Tales from the Borderlands: Episode Two - Atlas Mugged review

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episodic reviews

You can’t buy Telltale’s episodic adventures one episode at a time on PC—you’re buying all five in the season for $25/£20—so it doesn’t make much sense for us to score each one individually. We’ll review and score the whole package when all the episodes have been released, while individual episode reviews like this one will be unscored criticism and recaps.

Spoiler warning: We discuss the content of these episodes pretty freely so that those already playing can discuss—if you’re not already playing, you may want to wait until we review the whole season at the end, or read our comparable less spoiler-ey review of episode one.

The pilot episode is usually one of the worst episodes of any given sitcom (Cheers excluded), but Tales from the Borderlands started really, really well. Telltale’s good at those first impressions. It also seems to falter in the second episode—The Wolf Among Us did, and Tales from the Borderlands does too.

Telltale has a baseline level of ‘good’ that it rarely dips below, and that’s true here. There are some very good things in this episode: being chased by moon shots; Vaughn talking while peeing; Fiona and Rhys continuing to be unreliable narrators. And there’s a good decision at the end that I want to go back and try again, though I don’t think I’ll find out what it means until the next episode. Cliffhangers, eh?

Episode two is not bad, but I was expecting better after the excellent first episodes. A lot of the lines fall flat for me as the humor regresses into jokes about sporks (“it’s a spoon and a fork!”) and bros—the stuff of primetime TV. The umpteenth aggressively absurd character description doesn’t have the effect it did last time, and a bit involving an eyeball is more gross than funny.

There are some good quips, and some good character interaction, especially when the plot isn't moving. I like seeing these characters chat about life and poke fun at each other. But that good stuff, such as Fiona and Sasha struggling with Felix’s betrayal, is sandwiched between seemingly trivial events. There’s a decision in the middle I just didn’t get, for instance. As Rhys breaks the fourth wall to ramble about important choices, I can decide to meet up with Fiona and Sasha at their present location, or meet up with them at the destination we were all headed for before splitting up. Even the characters don’t seem to know why this is an important decision, with Rhys limply justifying it to his captor. Meanwhile, Fiona and Sasha are negotiating repairs for their caravan—oh boy?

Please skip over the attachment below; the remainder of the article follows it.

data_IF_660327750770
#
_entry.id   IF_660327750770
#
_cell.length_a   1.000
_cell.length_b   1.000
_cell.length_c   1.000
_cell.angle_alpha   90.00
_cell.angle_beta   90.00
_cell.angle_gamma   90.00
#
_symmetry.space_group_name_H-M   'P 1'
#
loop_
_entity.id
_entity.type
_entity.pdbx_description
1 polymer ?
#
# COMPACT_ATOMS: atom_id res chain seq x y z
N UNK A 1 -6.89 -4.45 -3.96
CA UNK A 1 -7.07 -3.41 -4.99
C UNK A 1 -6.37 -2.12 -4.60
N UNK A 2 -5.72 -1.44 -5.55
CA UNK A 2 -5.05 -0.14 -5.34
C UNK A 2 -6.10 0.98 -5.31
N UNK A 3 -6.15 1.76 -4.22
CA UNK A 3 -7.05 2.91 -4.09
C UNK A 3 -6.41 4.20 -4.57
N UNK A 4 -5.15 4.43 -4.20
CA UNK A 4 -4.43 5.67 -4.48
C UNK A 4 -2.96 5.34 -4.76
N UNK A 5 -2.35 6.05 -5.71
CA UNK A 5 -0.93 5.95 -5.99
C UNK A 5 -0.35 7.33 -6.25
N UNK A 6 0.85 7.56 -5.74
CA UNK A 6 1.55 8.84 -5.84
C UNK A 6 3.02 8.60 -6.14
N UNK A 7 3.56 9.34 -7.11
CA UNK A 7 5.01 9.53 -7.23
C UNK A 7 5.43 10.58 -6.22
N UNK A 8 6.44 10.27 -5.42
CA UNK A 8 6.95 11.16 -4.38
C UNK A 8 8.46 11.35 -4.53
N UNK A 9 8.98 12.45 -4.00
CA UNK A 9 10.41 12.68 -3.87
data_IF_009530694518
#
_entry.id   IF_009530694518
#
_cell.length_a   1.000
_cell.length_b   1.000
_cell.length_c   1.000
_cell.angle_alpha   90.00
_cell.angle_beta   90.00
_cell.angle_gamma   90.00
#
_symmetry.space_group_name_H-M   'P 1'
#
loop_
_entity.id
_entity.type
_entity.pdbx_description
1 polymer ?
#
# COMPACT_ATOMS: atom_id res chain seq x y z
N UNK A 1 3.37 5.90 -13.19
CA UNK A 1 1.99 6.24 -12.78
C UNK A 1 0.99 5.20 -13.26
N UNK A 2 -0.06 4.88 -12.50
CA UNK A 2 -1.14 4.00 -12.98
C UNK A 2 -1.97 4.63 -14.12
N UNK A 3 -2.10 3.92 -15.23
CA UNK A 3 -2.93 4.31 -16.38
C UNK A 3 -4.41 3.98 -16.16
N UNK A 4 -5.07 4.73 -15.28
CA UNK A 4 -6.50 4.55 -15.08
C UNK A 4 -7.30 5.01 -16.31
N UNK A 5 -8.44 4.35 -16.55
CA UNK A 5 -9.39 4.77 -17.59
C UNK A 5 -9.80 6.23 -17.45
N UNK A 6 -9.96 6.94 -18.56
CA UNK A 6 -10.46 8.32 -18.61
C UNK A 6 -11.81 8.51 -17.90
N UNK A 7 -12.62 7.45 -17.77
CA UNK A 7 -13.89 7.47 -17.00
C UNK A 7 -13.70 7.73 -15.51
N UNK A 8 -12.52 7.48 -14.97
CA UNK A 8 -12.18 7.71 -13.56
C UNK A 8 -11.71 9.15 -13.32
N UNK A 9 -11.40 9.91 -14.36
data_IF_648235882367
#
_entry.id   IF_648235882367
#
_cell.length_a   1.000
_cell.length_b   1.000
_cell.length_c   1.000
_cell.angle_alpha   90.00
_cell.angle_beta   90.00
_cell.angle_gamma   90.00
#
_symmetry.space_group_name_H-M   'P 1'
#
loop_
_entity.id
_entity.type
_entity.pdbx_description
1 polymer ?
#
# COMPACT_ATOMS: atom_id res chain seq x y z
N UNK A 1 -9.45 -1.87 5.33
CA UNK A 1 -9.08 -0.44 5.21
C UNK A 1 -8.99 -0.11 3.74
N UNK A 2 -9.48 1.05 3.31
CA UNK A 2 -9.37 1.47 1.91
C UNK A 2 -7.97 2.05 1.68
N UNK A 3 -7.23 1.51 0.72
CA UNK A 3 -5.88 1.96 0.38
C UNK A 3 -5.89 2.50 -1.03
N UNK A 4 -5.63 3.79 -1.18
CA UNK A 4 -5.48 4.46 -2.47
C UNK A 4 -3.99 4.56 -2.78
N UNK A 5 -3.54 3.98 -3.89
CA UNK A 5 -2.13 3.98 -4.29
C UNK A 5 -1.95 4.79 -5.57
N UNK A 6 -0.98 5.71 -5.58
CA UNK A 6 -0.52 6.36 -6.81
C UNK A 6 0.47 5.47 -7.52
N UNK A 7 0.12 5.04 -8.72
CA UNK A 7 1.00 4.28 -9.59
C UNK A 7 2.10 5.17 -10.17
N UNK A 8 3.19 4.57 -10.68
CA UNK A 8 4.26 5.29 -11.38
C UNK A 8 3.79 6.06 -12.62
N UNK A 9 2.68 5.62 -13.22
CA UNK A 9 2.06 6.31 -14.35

Another weird thing: August comes back, and has this whole scene with Fiona where we’re led to believe he still has stupid feelings for Sasha, who had just been using him to sell the fake vault key to Vasquez in episode one. I'd thought he was far less important than he apparently is, and I suppose we’re now meant to consider his motivations and whether or not he can still be manipulated. Nothing comes of it, but maybe it’ll be important in a later episode.

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Episode two is also technically inferior. Long, weird pauses in dialogue make it feel like an old JRPG that's pulling audio from a disc. Sometimes the characters do a good job of chattering while waiting for your input, but other times Vasquez especially seems to trail off like he's forgotten who he's talking to.

The walking segments are still awkward as ever, and this one includes an especially bad one. As Rhys, you have to scan the ground from a first-person perspective to find power conduits, then reconnect wires to power up some old Atlas tech. Getting the camera to point at the place you want to look is a struggle. You can nudge it around, but if you can’t see what you’re trying to find, you have to back out to third-person and clumsily steer Rhys somewhere else. And finding the circuits is busywork I thought Telltale was expunging from the adventure genre. It’s the most puzzle-like thing it has done in a while, but not a puzzle—just annoying.

And, of course, mashing ‘Q’ is still a vital part of the game. Maybe it wouldn’t bother me on a controller, but I don’t like jamming my keys to death so that a character can hold onto something.

The good news is that I fully expect Tales from the Borderlands to get better, and there’s lots of interesting stuff to resolve: Rhys is dealing with a hallucinatory Handsome Jack, who is the funniest part of this episode, and Fiona and Sasha still have to deal with Felix’s betrayal. Vaughn, meanwhile, is still just sort of... there. I feel like I'm supposed to distrust him, but I'm just not worried about him. He seems like he'd be a pretty ineffectual traitor, and as a friend, he's largely just Rhys' punchline. As I said, I enjoy the banter, but he's still the least interesting character.

Mostly, I hope we don't have to wait another four months to see what happens. It's too long! I am impatient. And forgetful.


As Executive Editor, Tyler spends a lot of time editing reviews and looking at spreadsheets, and whatever time is left over writing reviews. People joke that he doesn't like 90 percent of the games he plays, but he'll tell you he just has very discerning tastes.
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